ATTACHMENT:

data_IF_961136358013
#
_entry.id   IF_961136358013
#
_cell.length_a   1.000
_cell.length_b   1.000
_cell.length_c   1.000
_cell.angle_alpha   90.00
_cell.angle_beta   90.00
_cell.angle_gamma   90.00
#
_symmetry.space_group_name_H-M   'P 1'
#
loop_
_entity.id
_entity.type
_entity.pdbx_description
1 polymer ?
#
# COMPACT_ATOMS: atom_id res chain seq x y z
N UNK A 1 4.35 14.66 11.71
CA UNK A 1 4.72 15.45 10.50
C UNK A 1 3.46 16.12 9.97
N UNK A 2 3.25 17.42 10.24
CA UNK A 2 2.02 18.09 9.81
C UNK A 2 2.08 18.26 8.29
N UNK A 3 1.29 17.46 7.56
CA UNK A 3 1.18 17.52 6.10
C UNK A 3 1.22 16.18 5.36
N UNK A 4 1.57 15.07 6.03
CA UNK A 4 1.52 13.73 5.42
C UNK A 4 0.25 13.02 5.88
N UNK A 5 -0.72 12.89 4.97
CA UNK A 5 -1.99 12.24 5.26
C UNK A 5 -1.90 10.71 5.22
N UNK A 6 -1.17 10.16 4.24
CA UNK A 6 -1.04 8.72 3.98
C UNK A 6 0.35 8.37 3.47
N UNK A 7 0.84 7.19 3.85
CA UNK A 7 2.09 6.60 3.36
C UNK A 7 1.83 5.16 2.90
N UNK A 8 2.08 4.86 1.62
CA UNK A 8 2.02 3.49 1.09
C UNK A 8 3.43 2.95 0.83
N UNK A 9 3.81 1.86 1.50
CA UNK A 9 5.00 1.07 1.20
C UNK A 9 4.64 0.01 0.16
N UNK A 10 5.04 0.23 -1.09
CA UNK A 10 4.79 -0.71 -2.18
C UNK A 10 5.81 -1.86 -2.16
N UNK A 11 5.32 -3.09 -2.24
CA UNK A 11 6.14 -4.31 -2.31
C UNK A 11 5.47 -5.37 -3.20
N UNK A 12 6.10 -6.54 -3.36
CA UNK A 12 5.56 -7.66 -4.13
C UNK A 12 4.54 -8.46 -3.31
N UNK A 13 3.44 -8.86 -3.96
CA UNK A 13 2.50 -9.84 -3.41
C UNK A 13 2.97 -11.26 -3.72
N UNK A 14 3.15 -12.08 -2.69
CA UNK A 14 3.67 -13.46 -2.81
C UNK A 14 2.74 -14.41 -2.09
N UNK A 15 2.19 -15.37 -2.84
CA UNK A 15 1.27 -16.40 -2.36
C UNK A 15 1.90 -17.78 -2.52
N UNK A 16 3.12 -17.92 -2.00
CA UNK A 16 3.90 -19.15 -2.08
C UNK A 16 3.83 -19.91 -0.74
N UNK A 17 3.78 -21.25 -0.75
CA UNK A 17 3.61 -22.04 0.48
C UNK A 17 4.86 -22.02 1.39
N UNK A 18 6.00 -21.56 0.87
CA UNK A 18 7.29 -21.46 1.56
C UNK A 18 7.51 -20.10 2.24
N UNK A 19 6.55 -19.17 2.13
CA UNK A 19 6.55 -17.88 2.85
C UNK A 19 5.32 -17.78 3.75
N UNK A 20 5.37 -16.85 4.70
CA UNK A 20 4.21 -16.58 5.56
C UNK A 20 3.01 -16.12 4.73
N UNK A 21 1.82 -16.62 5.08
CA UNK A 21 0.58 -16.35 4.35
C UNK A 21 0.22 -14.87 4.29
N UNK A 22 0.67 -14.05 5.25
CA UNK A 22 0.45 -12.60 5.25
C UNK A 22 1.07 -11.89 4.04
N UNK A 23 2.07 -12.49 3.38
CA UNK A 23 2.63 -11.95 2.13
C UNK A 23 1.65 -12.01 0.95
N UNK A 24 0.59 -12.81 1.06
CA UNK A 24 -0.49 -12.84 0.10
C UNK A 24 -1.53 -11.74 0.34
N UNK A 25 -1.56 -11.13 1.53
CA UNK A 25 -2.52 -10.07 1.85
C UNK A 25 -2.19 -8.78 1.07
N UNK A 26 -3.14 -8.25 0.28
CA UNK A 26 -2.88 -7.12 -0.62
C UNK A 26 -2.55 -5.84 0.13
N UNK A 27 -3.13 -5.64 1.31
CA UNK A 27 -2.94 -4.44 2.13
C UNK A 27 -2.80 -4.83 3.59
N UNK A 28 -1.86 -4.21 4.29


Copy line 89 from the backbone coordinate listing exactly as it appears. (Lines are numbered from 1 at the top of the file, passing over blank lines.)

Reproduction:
C UNK A 23 1.65 -12.01 0.95